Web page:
How To – DIY GoPro Mouth Mount

Whether I plan on shooting photo’s or surfing I always have a GoPro camera with me when I go to the beach, I’ve posted before about which one to get and the settings I use when I shoot with mine on top of my housing.

This post is about how to use it when you’re surfing, rather than when you’re taking photos, I have experimented with a variety of mounts including on my helmet, back and various parts of my bodyboards, hand planes and surfboards.

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Recently I’ve seen quite a few frame grabs from with the camera held in the mouth of the rider, the image above was captured by Mark Healy at Pipe with a GoPro 3 in his mouth.

I’ve seen a few instructional videos on how to make your own mouth mount but they’re not necessarily great for surfing or bodyboarding and sometimes end up being quite expensive.

My solution involves a bit of duct tape, takes a couple of minutes to make and works pretty well.

DIY Mouth Mount

You will need a snorkel from a snorkel and mask (you can get a half decent set for £12 ish, this will also be useful for underwater surf photography), I had a couple lying around and one happened to have a removable mouth piece with purge valve, I simply taped a standard GoPro mount on to under side of the plastic part and it’s finished.

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The benefit is you get a nice soft silicone mouth piece to bite down on and with the GoPro hanging down level with your chin you’re less likely to cop it in the face when you fall off and hot your board or the sand.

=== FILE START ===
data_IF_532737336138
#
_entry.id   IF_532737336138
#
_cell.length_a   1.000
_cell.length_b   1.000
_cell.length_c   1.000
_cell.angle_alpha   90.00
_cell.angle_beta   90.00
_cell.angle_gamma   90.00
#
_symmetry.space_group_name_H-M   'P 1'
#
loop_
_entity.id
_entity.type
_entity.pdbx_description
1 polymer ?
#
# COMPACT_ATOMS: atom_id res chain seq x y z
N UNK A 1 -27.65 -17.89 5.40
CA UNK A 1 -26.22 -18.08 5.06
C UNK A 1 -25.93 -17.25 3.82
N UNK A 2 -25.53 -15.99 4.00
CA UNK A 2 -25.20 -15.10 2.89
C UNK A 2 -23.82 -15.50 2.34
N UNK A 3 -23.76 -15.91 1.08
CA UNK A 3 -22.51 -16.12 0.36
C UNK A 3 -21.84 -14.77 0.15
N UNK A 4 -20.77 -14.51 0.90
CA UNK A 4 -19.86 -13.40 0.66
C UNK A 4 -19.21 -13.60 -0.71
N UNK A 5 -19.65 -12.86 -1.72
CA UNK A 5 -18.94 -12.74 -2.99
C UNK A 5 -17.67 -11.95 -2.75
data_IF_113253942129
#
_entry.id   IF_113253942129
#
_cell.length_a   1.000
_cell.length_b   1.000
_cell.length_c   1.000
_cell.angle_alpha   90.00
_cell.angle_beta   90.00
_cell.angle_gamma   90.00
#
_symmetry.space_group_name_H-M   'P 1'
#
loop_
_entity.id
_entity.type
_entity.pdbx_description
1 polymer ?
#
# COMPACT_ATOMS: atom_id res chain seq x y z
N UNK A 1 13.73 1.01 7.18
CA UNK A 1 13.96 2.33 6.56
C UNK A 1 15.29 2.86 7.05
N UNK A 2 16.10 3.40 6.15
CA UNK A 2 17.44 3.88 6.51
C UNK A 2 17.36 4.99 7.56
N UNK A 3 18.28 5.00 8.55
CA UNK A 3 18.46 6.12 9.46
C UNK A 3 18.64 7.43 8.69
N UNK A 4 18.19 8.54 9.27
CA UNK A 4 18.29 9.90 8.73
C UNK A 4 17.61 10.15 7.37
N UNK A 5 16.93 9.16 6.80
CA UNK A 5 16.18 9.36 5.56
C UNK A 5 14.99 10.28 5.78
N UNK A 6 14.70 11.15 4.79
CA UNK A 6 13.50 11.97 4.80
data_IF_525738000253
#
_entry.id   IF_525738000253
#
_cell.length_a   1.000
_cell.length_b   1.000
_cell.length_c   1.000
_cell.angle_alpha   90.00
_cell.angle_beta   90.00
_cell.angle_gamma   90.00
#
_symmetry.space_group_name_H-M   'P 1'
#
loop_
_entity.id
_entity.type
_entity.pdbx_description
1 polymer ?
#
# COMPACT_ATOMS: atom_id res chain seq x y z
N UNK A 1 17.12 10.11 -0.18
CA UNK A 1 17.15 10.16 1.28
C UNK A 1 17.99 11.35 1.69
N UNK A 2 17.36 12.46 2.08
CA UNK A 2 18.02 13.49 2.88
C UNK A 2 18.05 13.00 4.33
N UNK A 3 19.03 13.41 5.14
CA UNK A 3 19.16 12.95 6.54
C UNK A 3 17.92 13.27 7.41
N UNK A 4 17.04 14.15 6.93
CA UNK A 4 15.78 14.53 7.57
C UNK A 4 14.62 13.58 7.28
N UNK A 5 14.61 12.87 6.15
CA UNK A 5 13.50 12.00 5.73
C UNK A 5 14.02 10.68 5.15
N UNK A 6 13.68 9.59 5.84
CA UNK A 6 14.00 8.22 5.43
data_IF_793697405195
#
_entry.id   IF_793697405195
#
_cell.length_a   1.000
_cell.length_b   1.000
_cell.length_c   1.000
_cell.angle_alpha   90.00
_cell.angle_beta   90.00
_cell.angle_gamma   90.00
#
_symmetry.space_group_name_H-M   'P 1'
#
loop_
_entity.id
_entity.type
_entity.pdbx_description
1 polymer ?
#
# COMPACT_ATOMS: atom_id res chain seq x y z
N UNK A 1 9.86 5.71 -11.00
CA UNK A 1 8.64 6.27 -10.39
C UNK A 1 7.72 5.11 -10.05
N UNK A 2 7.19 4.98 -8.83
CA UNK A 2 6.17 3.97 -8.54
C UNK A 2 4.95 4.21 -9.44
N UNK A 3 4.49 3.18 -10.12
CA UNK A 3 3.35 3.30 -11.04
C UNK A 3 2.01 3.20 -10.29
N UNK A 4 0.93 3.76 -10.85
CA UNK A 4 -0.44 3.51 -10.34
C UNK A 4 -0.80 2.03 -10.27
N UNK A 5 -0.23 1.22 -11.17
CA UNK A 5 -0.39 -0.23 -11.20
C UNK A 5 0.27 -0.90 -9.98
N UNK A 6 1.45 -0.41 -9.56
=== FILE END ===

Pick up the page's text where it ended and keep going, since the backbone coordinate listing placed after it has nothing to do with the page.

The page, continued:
The plastic piece also gives you a nice handle for hand holding the camera when you’re filming other people and it’s not so big that you can’t stuff it in the neck flap of a front zip wetsuit.

You can also breathe through the this version which is pretty handy, you might get some water in your mouth if you’re not careful but I haven’t had any issues as you can block it easily with your tongue or by just breathing out when you’re underwater.

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As with all GoPro mounts you should always attach a leash to the camera housing as well, otherwise you’ll lose it pretty quickly when you’re in the sea.

Remember if you’re using the GoPro upside down you should change the settings so it shoots the right way up, otherwise it’s a pain to flip it all to watch it back.

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This is a frame grab from a session with the mouth cam, I had it in 720p mode but I think I’ll go with 960p mode in the future to try and get the front of the board in the shot for some scale.

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